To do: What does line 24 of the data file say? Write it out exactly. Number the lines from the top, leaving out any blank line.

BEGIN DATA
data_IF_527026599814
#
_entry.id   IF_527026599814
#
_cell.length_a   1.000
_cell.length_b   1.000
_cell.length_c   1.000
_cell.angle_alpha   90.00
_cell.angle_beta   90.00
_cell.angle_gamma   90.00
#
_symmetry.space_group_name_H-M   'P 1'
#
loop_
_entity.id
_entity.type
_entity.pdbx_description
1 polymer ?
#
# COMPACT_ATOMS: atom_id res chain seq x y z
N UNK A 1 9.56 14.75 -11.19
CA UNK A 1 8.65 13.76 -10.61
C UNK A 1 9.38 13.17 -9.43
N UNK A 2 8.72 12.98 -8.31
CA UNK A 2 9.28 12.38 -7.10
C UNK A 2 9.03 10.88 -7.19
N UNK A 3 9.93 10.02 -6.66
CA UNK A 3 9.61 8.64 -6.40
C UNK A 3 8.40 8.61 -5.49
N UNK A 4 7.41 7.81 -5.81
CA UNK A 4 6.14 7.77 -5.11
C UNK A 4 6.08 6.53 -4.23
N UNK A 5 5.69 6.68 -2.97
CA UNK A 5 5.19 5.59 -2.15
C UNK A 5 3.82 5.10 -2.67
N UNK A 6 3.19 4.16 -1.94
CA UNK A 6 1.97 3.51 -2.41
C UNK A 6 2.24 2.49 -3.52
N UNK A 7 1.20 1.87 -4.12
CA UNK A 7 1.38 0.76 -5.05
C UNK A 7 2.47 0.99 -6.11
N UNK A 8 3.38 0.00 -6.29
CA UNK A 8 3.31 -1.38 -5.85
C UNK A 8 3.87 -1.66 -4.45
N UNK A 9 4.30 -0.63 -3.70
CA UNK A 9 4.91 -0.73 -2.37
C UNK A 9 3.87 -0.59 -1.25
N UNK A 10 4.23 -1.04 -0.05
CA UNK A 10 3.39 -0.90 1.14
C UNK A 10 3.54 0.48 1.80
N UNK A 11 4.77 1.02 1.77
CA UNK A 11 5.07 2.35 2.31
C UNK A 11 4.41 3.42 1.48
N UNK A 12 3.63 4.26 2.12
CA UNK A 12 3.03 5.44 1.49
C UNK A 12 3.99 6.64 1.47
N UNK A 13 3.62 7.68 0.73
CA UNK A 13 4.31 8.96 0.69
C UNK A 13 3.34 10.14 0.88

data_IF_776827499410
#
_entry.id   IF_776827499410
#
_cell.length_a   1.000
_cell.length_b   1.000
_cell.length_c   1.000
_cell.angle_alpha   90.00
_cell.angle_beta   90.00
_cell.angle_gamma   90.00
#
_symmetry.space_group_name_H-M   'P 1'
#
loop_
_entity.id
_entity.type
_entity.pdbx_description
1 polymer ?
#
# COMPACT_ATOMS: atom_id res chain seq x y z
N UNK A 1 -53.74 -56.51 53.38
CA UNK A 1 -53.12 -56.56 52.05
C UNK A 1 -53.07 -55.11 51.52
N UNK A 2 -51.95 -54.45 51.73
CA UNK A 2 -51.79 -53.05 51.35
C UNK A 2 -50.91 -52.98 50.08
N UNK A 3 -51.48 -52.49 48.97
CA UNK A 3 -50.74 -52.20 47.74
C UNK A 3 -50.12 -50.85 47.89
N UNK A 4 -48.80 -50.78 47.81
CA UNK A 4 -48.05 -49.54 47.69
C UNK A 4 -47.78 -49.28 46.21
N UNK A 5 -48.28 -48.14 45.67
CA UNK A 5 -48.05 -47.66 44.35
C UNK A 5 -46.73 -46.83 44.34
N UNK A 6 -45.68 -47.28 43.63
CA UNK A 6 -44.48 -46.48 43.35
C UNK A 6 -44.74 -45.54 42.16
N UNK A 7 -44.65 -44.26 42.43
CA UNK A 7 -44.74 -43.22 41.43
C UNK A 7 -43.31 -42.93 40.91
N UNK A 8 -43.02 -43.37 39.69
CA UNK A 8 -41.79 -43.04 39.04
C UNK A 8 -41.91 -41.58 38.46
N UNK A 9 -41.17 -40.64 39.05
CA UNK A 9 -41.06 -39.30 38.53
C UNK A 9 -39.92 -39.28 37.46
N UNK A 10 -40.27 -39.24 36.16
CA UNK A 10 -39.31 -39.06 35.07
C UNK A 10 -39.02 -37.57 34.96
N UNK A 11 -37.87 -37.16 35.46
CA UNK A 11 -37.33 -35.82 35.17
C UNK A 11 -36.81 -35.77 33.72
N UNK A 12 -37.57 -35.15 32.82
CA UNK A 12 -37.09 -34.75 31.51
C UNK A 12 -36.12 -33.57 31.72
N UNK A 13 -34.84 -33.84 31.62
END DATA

N UNK A 2 8.72 12.98 -8.31